Attachment Theory and the Teacher-Student Relationship: A Practical Guide for Teachers, Teacher Educators and School Leaders

Attachment Theory and the Teacher-Student Relationship: A Practical Guide for Teachers, Teacher Educators and School Leaders

Attachment Theory and the Teacher-Student Relationship: A Practical Guide for Teachers, Teacher Educators and School Leaders

Attachment Theory and the Teacher-Student Relationship: A Practical Guide for Teachers, Teacher Educators and School Leaders

Synopsis

How teachers form and maintain classroom and staffroom relationships is crucial to the success of their work. A teacher who is able to accurately interpret the underlying relationship processes can learn to proactively, rather than reactively, influence the dynamics of any class. These are skills that can be taught. This invaluable text explains how adult attachment theory offers new ways to examine professional teaching relationships, classroom management and collegial harmony: equally important information for school leaders, teacher mentors and proteges.

Attachment Theory and the Teacher-Student Relationship addresses three significant gaps in the current literature on classroom management:

  • the effects of teachers' attachment style on the formation and maintenance of classroom and staffroom relationships
  • the importance of attachment processes in scaffolding teachers' and students emotional responses to daily educational tasks
  • the degree of influence these factors have on teachers' classroom behaviour, particularly management of student behaviour.

Based on recent developments in adult attachment theory, this book highlights the key aspects of teacher-student relationships that teachers and teacher educators should know. As such, it will be of great interest to educational researchers, teacher educators, students and training teachers.

Excerpt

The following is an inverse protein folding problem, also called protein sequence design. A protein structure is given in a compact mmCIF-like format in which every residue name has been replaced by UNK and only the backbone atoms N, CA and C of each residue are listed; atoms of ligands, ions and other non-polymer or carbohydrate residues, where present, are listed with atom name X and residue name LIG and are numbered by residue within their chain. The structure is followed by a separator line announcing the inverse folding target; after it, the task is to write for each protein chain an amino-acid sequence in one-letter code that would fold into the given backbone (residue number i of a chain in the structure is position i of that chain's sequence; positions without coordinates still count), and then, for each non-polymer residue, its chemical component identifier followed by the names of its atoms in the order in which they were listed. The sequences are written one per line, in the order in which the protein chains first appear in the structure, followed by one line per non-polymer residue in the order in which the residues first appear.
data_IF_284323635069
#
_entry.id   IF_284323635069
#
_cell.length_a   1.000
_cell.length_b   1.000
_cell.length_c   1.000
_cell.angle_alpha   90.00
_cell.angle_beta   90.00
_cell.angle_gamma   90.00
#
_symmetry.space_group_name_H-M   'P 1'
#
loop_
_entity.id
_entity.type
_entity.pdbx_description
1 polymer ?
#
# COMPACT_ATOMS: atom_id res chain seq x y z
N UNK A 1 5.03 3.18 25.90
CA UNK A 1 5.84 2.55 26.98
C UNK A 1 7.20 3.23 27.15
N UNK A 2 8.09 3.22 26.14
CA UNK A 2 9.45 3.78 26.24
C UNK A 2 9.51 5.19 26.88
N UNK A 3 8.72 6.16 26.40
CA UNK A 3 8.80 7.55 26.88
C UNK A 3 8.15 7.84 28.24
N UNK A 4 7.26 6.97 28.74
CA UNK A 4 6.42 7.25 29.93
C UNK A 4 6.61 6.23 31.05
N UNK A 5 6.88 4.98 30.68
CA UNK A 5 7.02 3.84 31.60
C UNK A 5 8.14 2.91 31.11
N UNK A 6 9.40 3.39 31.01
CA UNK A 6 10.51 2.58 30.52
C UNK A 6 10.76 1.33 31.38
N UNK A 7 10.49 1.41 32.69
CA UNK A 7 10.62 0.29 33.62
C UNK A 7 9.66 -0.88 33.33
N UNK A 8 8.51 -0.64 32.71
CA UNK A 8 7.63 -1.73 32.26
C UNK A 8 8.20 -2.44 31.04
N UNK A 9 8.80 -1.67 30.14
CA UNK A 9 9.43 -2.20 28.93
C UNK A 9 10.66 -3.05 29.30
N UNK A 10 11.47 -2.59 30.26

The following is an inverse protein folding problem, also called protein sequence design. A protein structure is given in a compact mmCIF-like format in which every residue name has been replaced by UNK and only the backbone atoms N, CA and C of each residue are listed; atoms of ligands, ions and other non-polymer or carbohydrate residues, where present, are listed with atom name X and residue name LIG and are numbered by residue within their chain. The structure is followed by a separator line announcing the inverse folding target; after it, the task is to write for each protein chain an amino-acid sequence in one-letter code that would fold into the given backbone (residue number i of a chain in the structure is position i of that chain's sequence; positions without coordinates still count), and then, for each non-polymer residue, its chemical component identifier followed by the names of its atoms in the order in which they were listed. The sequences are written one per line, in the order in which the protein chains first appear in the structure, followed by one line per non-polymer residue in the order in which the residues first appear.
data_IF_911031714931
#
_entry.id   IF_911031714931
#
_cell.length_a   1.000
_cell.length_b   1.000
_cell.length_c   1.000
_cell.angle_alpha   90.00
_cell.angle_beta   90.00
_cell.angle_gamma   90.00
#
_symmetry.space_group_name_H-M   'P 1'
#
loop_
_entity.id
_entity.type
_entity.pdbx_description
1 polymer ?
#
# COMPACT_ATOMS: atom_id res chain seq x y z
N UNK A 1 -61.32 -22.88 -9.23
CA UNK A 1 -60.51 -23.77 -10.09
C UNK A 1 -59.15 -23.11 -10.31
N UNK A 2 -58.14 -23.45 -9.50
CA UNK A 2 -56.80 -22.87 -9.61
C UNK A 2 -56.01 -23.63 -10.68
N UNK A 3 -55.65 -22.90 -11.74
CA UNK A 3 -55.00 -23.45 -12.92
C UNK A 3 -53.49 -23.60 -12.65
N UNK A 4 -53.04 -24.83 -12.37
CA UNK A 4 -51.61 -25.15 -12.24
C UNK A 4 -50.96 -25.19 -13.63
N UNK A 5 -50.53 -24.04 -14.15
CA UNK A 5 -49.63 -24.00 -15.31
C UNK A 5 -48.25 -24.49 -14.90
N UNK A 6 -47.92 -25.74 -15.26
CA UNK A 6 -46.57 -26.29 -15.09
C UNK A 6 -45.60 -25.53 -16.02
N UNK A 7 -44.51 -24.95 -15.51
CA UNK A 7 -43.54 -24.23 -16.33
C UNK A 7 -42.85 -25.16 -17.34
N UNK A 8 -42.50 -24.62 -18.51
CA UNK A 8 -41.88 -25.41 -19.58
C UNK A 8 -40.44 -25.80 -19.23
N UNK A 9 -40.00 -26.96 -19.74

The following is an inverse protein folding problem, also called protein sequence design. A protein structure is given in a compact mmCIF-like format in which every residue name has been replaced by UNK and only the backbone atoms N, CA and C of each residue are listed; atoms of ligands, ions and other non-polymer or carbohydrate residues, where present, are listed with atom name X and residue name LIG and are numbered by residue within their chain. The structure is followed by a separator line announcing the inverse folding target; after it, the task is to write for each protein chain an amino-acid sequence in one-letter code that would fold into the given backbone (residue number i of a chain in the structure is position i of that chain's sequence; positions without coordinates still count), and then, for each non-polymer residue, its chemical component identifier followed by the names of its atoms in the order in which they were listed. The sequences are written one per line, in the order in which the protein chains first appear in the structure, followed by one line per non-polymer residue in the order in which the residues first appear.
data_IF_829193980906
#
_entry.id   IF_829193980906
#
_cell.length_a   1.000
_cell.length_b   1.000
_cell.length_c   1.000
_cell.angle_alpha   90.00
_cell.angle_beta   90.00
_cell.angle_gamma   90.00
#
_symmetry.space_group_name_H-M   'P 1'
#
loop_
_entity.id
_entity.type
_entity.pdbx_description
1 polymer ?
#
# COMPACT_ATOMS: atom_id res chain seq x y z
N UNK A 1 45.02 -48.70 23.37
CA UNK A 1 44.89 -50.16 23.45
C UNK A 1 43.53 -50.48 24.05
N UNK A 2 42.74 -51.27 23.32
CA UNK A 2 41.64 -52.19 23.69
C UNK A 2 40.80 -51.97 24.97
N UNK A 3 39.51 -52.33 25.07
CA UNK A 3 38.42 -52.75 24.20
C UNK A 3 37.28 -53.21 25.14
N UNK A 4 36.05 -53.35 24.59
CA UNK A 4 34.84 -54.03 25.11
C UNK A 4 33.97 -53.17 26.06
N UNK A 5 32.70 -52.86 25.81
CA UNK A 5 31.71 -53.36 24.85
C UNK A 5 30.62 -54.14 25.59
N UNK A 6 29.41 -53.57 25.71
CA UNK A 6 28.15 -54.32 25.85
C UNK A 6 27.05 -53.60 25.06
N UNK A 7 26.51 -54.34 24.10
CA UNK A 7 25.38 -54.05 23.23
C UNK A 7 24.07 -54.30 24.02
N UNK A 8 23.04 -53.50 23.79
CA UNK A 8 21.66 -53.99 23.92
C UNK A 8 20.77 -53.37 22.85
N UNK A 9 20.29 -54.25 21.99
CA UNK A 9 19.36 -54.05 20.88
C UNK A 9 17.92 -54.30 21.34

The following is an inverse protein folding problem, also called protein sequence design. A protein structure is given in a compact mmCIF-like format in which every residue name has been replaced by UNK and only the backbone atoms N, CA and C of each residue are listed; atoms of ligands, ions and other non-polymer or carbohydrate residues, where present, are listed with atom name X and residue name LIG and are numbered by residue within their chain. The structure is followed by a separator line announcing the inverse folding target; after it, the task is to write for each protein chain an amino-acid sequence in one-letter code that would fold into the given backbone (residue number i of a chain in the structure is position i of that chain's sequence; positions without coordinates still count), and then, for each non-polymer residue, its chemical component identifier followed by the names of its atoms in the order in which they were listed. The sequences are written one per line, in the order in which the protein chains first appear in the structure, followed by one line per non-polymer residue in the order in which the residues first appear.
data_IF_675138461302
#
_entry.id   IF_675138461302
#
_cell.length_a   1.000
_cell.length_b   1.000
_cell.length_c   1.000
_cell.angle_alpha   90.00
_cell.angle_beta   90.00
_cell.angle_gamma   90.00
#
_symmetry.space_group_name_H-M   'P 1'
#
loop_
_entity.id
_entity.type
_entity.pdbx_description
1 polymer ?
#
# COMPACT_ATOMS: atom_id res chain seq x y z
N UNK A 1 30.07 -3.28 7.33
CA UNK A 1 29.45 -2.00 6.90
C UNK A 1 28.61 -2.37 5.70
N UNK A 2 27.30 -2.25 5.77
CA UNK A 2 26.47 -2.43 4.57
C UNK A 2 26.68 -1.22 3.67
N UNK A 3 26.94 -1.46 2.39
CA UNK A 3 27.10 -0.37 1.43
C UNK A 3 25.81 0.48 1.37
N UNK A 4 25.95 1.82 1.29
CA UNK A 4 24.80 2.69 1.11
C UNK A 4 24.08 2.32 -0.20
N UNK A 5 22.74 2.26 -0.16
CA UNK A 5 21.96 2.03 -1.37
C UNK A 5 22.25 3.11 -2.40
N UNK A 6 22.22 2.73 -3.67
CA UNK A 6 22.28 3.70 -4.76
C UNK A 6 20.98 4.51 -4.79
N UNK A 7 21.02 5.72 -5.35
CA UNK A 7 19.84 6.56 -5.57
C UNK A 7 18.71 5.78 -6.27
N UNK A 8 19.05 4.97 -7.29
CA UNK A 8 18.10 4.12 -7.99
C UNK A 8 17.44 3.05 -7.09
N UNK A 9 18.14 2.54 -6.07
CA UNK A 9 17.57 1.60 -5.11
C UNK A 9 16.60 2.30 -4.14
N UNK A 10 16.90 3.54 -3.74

A note about gender

Throughout the book the feminine gender is used to represent all people while keeping the grammar manageable. This is not to imply that teaching is or should be increasingly done by women as current trends indicate. In fact I believe there is very good evidence to suggest that more men should be teaching. Studies reported by Hrdy (2009) show that males involved in childcare of all types have increased levels of prolactin and decreased levels of testoterone, and that the most violent societies are the ones that have extreme sex segregation. She believes men are a largely untapped source of nurture in many societies. If more men were teaching, societies would increase male nurturing.

A note about educational leadership

There are two distinguishing features of educational leadership that differ from the leadership of many other professions. First, educational leaders generally move up from the shop floor, beginning their careers as classroom teachers and moving through the ranks to leadership positions. The second distinguishing feature lies in the nature of teachers’ work. Teaching is also a form of leadership. Teachers are the leaders of their classes. This means that formally appointed educational leaders lead leaders, not followers. Yet for their leadership to be effective teachers must be followers also, at least to a certain extent. This structure creates a number of challenges for educational leaders and for the teachers as leader-followers.

Teachers practice leadership from their first day in the classroom. When they are appointed to formal school leadership positions they bring all of this experience of leadership, albeit with children, to the role. This is not to underplay the significant new challenges that leading adults demands of educational leadership. However, as will be outlined in the text, leadership in the context of schools and teaching are almost interchangeable in terms of attachment theory. The rapidly growing literature on leadership conceived as an attachment relationship attests to this, but until now this has not been applied to educational leadership. Therefore, as the teacher– student relationship has many similarities to the leader–follower relationship, when . . .

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